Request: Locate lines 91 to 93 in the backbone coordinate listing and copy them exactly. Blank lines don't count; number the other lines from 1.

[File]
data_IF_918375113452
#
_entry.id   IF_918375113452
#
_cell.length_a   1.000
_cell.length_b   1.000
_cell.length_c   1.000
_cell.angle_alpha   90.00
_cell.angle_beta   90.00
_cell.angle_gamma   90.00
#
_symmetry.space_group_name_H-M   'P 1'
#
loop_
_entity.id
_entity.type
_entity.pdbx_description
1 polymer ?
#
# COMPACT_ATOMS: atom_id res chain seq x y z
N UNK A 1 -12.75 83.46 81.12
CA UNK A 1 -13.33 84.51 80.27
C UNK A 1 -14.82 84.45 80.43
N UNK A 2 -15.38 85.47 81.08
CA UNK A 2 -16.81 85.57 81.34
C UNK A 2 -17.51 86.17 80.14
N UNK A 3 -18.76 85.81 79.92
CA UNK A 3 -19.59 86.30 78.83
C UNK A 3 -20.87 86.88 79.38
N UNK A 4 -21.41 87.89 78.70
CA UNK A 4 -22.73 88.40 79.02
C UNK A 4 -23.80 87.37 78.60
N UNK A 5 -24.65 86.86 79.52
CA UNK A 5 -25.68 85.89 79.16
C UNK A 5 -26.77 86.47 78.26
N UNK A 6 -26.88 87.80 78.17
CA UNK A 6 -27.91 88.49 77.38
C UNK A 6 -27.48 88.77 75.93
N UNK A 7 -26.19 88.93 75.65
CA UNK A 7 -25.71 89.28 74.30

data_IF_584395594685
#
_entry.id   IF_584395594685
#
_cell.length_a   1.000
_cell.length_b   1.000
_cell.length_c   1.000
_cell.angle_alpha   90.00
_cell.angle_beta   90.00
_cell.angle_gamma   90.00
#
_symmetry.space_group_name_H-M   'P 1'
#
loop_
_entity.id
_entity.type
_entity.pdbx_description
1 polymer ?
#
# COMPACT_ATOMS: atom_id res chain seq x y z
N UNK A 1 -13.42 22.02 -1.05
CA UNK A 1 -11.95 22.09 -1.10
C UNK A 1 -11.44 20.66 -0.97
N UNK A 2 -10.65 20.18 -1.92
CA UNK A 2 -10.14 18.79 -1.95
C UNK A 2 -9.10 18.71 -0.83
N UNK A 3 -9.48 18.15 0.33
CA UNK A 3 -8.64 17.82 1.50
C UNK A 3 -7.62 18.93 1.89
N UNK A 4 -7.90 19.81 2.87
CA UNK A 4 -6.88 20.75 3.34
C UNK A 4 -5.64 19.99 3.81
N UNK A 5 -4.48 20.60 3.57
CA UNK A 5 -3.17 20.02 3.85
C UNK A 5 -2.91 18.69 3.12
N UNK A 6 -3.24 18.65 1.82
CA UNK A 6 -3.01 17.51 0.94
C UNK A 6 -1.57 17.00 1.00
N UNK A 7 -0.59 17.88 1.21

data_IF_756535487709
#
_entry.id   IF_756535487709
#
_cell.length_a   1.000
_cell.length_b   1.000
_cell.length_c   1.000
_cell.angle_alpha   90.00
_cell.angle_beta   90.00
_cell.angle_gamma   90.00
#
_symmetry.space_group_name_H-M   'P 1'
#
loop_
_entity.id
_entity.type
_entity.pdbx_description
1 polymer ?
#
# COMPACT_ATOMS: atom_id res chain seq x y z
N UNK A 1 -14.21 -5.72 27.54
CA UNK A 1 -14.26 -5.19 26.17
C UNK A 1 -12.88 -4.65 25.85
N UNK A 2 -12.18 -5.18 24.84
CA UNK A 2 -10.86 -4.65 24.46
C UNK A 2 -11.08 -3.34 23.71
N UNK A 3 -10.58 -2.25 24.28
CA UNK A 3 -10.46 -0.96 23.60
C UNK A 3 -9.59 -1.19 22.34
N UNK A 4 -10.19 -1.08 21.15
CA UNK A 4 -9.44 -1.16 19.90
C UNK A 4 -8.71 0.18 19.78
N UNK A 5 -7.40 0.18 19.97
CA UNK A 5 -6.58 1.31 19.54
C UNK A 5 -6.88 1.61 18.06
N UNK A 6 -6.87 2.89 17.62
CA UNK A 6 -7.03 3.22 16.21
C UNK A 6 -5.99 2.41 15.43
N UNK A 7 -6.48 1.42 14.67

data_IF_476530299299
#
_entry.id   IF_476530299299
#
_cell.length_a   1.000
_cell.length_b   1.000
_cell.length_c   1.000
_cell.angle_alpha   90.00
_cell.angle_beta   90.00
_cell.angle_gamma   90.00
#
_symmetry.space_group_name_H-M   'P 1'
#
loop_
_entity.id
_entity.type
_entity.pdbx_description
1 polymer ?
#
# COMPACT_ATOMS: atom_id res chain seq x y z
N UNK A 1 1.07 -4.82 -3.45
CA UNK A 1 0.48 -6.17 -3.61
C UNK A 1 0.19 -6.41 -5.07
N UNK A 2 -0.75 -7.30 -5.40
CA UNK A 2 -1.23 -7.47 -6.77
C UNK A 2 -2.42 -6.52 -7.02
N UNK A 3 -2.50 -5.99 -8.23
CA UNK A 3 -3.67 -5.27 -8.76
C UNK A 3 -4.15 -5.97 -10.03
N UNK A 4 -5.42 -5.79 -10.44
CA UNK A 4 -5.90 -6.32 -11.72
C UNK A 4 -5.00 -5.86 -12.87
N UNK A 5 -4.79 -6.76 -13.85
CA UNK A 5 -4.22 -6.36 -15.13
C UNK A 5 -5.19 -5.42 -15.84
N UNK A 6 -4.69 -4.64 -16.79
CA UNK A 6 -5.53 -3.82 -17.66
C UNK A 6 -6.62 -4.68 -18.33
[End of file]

_symmetry.space_group_name_H-M   'P 1'
#
loop_